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Toyota Research Institute-Advanced Development and road intelligence company Carmera have produced comprehensive, accurate mapping data for roadway features in central Detroit and Ann Arbor.
Toyota Research Institute-Advanced Development (TRI-AD) and road intelligence company Carmera have produced comprehensive, accurate mapping data for both horizontal and vertically positioned roadway features in Michigan.
A follow-up to the companies’ camera-based mapping work in Tokyo, this latest phase used commercially available dashboard-mounted cameras to detect key road features with the relative accuracy performance necessary for automated driving.
Specifically, Carmera’s machine learning, computer vision and geospatial technologies were used to detect and place key road features such as lane markings, traffic signals and signs along Michigan roadways in central Detroit and Ann Arbor.
According to the partners, these results validate their vision to use street-level cameras from production vehicles, as well as aftermarket telematics systems, to produce the mapping data.
“It shows that with the right approach, companies like TRI-AD can start building the data necessary for automated driving, without having to rely on expensive or proprietary third-party hardware.”
This shared objective stems from both companies’ mission to achieve significant reduction in costs and massive expansion in geographic scope of autonomy, allowing it to scale to more people in more places.
“Our work together demonstrates the power of developing systems that are built to take advantage of the ubiquity – and understand the constraints – of automotive technology widely in use today,” said Ro Gupta, CEO of Carmera.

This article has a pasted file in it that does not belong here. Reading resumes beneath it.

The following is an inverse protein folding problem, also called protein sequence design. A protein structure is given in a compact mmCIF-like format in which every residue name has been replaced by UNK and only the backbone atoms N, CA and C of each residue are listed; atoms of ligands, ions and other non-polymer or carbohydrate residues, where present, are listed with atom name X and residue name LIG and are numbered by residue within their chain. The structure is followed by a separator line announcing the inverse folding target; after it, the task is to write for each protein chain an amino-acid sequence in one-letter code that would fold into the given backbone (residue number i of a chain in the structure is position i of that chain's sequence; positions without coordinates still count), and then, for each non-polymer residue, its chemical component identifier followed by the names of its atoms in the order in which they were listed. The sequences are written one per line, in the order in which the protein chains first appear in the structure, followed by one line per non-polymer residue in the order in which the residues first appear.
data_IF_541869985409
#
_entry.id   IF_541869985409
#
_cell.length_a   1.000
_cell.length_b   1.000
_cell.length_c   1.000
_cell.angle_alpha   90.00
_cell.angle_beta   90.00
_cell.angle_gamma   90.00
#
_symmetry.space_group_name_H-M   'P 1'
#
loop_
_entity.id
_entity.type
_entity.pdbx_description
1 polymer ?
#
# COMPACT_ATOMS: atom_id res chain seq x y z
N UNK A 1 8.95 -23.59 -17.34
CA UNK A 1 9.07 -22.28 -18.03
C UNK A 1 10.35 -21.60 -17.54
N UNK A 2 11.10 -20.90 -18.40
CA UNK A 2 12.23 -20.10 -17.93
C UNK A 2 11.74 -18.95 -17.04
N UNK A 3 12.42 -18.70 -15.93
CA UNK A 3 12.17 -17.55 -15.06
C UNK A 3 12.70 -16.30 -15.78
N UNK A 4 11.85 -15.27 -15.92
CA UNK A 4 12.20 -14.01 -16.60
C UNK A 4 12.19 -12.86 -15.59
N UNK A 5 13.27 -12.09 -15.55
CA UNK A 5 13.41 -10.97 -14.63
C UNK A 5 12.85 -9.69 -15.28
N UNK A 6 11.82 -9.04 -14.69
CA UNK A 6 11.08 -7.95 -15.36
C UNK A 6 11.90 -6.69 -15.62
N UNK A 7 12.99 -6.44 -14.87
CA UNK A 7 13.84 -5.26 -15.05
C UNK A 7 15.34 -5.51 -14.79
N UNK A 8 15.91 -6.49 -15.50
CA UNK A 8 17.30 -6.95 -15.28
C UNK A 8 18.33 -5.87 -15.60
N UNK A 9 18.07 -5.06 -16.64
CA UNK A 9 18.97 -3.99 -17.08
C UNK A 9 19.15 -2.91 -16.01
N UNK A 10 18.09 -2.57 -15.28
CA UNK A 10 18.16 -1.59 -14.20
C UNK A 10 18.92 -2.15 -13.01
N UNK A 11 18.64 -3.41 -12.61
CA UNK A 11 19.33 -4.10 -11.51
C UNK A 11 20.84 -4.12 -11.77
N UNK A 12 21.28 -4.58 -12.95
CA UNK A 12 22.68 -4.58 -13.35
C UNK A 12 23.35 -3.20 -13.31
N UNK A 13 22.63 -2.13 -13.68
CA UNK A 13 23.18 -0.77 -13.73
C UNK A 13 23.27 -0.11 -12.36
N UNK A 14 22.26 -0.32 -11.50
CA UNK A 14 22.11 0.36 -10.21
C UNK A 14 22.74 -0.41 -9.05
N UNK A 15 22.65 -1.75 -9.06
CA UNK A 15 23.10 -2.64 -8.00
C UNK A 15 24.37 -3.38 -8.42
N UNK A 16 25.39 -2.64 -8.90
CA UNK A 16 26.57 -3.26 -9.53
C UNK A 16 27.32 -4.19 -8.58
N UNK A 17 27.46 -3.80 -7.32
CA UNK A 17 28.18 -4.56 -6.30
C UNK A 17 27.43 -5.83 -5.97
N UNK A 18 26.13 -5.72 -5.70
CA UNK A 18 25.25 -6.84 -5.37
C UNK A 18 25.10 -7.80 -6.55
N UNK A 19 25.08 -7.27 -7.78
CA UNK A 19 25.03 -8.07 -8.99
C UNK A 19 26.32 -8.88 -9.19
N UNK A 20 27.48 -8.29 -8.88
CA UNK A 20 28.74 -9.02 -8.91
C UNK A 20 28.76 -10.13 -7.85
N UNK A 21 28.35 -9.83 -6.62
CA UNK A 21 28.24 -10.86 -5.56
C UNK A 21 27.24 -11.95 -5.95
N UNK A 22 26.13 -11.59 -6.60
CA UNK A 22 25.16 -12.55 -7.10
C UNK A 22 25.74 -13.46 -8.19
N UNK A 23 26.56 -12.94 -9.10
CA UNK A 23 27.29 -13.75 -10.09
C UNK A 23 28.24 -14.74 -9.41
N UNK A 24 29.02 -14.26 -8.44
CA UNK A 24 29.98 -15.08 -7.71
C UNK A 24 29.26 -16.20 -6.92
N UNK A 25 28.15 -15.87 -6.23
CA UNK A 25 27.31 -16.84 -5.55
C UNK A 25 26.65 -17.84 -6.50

“It shows that with the right approach, companies like TRI-AD can start building the data necessary for automated driving, without having to rely on expensive or proprietary third-party hardware. TRI-AD is embracing its leadership position here, and we’re proud to help accelerate this pursuit.”
The project used the same technology that powers Carmera’s Real-Time Events and Change Management engine, which detects, validates and delivers navigation-critical updates to its regenerative HD mapping system in minutes rather than months, the company claims.
Hardware-agnostic, yet anchored to “ground truth,” the companies claim the technology unlocks the potential of lower-cost sensors and the vast array of existing vehicle probes to help maintain HD maps everywhere.
“Carmera’s approach has made [it] a valued partner for our mission,” said Mandali Khalesi, vice president of automated driving strategy and mapping at TRI-AD.
“Through the use of production vehicle cameras, we have explored the range of widely available sensor inputs we can draw from, as we look to give automated vehicles around the world a deeper, more accurate understanding of their environments, for a safer driving experience for all.”
Toyota Research Institute-Advanced Development, located in Tokyo, Japan, was founded in March 2018 for the purpose of developing innovative products that will enable Toyota’s vision of “mobility for all.”
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